Ex: What is the electric potential energy of the proton and the
electron in H?
Phys. 102, Lecture 3, Slide 12
ACT: E.P.E. of 2 charges
In case A, two charges of equal magnitude but opposite sign are
separated by a distance d. In case B, they are separated by 2d.
Case A
+q
–
+
–q
d
Case B
+q
–
+
–q
2d
Which configuration has a higher electric potential energy?
A. Case A has a higher E.P.E.
B. Case B has a higher E.P.E.
C. Both have the same E.P.E.
Phys. 102, Lecture 3, Slide 13
Sign of potential energy
What does it mean to have a negative electric potential energy?
Ex: H atom
–
+
Electron
Proton
UE < 0 relative to energy of an electron very far away (r  ),
away from E field of proton, i.e. a “free” electron
UE
Free electron
0
Energy must be added in order to
free electron bound to proton
r
q2
U E  k
r
Electron bound to
proton in H atom
Phys. 102, Lecture 3, Slide 14
Calculation: two charges
Two +5 C, 1 kg charges are separated by a distance of 2 m. At t = 0
the charge on the right is released from rest (the left charge is fixed).
What is the speed of the right charge after a long time (t  )?
From EX 1, SPRING ‘10
+5C
Fixed
r=2m
+5C
Free to move
Phys. 102, Lecture 3, Slide 15
Work done to assemble charges
How much work do you do assembling configuration of charges?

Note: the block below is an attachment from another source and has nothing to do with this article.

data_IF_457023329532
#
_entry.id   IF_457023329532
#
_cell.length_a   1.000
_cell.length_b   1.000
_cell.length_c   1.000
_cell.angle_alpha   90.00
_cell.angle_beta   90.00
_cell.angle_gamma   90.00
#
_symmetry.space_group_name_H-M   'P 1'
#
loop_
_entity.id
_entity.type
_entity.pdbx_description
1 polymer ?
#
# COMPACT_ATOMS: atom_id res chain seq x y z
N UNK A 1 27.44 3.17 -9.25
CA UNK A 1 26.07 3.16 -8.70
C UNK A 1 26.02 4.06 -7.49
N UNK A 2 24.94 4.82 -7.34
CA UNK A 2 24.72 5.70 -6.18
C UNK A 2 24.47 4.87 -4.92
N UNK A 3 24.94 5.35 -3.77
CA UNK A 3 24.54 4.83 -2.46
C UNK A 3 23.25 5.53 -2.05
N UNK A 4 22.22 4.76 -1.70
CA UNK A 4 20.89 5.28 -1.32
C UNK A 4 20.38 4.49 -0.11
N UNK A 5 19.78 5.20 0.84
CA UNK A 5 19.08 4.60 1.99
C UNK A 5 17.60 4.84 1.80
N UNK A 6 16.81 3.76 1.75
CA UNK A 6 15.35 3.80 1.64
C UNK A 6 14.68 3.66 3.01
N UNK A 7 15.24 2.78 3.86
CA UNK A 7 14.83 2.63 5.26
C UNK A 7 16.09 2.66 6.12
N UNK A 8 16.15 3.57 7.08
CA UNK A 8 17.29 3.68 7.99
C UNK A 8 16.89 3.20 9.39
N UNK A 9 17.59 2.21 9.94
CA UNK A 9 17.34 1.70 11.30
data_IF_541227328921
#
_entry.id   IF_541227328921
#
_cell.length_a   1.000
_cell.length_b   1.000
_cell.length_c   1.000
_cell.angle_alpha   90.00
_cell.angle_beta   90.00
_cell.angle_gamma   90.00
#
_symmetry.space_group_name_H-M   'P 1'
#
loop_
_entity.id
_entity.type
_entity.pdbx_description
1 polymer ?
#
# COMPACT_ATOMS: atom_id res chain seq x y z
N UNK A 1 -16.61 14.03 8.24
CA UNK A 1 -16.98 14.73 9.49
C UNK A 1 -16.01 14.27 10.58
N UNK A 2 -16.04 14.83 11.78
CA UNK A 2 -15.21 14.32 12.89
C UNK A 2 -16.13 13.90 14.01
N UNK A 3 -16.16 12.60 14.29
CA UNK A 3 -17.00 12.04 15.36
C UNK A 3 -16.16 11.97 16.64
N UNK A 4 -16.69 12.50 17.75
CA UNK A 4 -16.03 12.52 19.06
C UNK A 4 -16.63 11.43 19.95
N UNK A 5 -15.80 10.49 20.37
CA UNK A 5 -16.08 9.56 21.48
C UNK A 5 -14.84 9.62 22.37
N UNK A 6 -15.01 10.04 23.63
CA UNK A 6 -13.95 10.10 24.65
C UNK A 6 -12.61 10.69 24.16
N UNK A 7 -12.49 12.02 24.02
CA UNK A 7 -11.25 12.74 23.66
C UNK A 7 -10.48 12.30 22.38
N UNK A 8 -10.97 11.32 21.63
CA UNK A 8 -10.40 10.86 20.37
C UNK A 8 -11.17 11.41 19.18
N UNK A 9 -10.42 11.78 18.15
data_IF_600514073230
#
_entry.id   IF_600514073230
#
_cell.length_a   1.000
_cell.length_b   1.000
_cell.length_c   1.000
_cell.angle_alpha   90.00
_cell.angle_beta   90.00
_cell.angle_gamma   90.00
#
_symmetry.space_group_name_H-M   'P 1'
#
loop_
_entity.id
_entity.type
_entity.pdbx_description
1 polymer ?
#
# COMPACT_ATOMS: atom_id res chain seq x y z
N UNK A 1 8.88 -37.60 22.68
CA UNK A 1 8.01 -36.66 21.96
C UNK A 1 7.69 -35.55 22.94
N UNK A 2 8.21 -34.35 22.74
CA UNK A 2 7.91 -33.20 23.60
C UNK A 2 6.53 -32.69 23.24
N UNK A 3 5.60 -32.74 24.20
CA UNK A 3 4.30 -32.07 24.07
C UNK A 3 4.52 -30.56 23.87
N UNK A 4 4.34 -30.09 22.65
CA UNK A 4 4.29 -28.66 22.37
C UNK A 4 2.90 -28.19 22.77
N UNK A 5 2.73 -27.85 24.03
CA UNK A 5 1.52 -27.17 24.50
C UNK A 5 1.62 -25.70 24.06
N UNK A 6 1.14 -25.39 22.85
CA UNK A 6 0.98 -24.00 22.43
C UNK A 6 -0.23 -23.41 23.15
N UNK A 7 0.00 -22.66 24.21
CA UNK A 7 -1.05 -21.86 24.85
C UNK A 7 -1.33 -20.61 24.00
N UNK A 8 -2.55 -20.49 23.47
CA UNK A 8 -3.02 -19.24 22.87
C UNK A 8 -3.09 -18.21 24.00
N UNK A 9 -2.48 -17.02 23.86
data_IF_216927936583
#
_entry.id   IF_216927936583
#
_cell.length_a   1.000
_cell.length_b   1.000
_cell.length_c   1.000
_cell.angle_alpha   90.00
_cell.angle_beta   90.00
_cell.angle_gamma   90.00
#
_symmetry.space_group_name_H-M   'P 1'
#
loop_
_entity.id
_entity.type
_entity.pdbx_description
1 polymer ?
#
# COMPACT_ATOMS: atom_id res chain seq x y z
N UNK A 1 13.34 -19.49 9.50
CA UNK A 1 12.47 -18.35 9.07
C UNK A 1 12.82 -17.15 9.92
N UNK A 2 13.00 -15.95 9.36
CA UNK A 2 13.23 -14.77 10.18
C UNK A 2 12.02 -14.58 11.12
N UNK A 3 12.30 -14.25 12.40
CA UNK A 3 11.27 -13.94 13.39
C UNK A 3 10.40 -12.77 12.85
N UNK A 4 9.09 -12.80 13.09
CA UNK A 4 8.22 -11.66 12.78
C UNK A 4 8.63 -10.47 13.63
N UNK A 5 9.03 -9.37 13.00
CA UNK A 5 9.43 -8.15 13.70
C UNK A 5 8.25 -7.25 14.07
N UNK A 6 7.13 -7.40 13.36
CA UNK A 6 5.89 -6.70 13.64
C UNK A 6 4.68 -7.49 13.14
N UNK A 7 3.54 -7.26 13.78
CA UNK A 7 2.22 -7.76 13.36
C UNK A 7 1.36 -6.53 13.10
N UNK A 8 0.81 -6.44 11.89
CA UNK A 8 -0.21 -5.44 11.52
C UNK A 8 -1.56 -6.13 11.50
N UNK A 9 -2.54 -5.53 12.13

q1
–
+
q2
r
Imagine bringing charges from infinitely far away to a separation r
Wyou
q1q2
 U E  k
0
r
Potential energy of charges
in final configuration
Potential energy of
charges infinitely far
Phys. 102, Lecture 3, Slide 16
Calculation: assembling charges
How much work do you do to assemble the charges q1 = +2 μC,
q2 = +7 μC, and q3 = –3.5 μC into a triangle?
q1
5m
q2
3m
4m
3m
q3
Phys. 102, Lecture 3, Slide 17
ACT: Checkpoint 2.1
+
d
+
Charges of equal magnitude are
assembled into an equilateral triangle
d
d
–
The total work required by you to assemble this set of
charges is:
A. positive
B. zero
C. negative
Phys. 102, Lecture 3, Slide 18
Calculation: dipole in E-field
An electric dipole with moment p = 6.2 x 10–30 C∙m is placed in a
uniform external electric field E = 106 N/C at an angle θ = 60°.
Calculate the total electric potential energy of the dipole.
θ = 60°
p  qd
E
Phys. 102, Lecture 3, Slide 19
ACT: dipole energy
Which configuration of dipole in a uniform electric field has
the lowest electric potential energy?
C.
–q
+q
+q
–q
–q
B.
+q
A.
Phys. 102, Lecture 3, Slide 20
Recall that H2O dipole aligns to electric field of ions. However, at room temperature,
H2O also has rotational kinetic energy that tends to randomize dipole orientation
Kdip.  Udip.  0 Dipoles are randomized (bulk water)
Kdip.  Udip.  0 Dipoles tend to be aligned
(hydration shell)
We can estimate distance to interface between bulk
and ordered water for a monovalent ion (Ex: Na+)
H20 near a charge
Phys. 102, Lecture 3, Slide 21
Summary of today’s lecture
• Electric potential energy & work
WF  Wyou  U  F r cos θ
Path independence
Conservation of energy
q1q2
• Electric potential energy for point charges U E  k
r
Phys. 102, Lecture 3, Slide 22